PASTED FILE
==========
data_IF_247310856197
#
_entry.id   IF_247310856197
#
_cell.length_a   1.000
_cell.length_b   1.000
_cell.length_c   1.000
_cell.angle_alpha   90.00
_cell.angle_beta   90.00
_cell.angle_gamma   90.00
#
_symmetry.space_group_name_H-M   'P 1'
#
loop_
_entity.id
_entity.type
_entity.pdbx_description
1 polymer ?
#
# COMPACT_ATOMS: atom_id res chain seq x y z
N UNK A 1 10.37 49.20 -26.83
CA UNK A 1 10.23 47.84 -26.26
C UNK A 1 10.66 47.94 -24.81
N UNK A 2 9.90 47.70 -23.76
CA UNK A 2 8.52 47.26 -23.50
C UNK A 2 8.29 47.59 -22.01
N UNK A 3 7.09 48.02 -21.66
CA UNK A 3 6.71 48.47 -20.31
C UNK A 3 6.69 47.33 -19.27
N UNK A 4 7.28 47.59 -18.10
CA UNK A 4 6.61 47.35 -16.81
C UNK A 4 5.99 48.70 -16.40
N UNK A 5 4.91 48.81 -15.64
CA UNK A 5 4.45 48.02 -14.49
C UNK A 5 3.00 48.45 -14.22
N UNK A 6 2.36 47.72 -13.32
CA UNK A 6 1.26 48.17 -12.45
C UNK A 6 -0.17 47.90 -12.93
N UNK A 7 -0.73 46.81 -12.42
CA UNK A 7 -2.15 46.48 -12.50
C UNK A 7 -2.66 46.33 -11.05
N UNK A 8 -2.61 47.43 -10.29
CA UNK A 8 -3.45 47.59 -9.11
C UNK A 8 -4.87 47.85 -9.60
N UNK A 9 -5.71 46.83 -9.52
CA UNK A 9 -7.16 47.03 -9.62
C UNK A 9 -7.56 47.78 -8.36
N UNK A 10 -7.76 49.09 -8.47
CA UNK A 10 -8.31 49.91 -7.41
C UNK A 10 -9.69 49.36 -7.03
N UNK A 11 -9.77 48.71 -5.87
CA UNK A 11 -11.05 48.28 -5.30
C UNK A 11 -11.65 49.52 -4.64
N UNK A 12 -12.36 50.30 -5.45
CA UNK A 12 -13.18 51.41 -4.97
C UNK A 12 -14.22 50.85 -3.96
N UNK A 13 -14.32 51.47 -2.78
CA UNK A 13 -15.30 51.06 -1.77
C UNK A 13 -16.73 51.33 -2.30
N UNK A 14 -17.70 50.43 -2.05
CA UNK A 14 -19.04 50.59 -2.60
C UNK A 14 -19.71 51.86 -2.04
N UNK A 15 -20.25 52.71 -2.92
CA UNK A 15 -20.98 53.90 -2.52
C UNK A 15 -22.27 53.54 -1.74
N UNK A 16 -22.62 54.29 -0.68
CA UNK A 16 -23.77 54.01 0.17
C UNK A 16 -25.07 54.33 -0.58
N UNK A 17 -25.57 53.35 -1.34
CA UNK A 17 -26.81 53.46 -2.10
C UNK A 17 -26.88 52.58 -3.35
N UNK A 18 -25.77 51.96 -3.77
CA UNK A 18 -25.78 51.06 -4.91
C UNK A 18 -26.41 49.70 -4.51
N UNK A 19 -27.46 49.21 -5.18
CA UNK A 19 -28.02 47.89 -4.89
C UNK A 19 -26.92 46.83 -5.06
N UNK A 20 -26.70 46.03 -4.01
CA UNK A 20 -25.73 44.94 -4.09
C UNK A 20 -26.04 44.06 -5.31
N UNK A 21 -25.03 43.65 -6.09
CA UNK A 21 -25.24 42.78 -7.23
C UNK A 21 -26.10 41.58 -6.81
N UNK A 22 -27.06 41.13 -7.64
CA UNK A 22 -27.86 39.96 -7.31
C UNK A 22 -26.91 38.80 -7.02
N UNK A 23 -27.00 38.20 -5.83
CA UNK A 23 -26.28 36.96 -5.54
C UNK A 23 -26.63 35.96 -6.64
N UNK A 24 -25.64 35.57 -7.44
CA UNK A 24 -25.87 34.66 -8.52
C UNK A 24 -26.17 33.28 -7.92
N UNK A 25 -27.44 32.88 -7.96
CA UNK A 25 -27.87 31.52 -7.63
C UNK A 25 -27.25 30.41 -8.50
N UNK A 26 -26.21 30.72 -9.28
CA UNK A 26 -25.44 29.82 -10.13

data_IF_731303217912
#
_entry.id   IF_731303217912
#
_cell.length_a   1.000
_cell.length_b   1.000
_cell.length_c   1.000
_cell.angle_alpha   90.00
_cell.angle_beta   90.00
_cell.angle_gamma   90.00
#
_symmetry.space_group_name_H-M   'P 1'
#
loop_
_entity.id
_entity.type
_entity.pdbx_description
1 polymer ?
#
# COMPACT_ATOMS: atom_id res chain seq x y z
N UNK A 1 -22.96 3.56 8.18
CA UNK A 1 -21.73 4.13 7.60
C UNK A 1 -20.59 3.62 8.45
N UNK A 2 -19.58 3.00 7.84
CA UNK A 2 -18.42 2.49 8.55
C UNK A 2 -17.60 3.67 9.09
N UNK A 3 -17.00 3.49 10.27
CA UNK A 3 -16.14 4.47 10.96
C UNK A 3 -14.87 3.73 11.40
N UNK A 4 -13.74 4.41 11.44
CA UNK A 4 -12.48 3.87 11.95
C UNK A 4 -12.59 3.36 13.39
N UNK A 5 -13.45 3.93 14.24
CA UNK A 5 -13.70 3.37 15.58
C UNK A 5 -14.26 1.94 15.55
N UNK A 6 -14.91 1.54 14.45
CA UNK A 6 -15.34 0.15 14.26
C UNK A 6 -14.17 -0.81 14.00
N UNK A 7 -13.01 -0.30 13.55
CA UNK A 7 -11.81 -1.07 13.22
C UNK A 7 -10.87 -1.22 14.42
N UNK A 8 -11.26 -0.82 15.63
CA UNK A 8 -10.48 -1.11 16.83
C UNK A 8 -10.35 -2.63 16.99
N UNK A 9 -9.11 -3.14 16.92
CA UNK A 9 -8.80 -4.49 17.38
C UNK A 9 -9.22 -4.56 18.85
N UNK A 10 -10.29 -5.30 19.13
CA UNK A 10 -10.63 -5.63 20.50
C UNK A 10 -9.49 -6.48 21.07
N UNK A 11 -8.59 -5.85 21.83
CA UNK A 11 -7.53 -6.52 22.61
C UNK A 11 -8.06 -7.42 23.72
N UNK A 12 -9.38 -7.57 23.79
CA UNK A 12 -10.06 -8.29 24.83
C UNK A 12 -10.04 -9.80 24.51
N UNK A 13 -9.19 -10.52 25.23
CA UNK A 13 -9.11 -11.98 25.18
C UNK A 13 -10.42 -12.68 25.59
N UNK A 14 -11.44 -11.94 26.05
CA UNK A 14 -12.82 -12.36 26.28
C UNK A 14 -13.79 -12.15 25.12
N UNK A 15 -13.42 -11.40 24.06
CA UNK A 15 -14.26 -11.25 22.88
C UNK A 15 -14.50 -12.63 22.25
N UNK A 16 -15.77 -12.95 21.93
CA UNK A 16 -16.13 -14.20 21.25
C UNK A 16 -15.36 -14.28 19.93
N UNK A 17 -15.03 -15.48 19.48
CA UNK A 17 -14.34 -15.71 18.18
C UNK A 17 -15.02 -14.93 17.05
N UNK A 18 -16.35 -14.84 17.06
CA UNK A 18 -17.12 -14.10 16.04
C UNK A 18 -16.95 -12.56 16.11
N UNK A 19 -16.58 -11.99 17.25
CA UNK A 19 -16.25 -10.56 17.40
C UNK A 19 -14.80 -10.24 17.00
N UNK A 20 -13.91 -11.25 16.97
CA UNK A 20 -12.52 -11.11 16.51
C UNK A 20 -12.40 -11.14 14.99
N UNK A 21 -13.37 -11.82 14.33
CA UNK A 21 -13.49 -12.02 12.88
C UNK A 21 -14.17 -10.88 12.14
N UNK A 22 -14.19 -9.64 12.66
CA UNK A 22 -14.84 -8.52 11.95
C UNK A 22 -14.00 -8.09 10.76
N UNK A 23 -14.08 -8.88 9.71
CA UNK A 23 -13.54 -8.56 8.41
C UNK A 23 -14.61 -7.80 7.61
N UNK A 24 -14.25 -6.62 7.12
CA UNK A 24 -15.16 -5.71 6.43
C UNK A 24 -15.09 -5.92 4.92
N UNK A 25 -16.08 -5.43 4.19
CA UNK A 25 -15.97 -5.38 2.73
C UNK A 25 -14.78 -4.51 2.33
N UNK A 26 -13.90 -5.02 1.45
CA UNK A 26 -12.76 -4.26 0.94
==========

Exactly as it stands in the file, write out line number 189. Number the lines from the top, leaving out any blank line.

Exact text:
C UNK A 24 -15.09 -5.92 4.92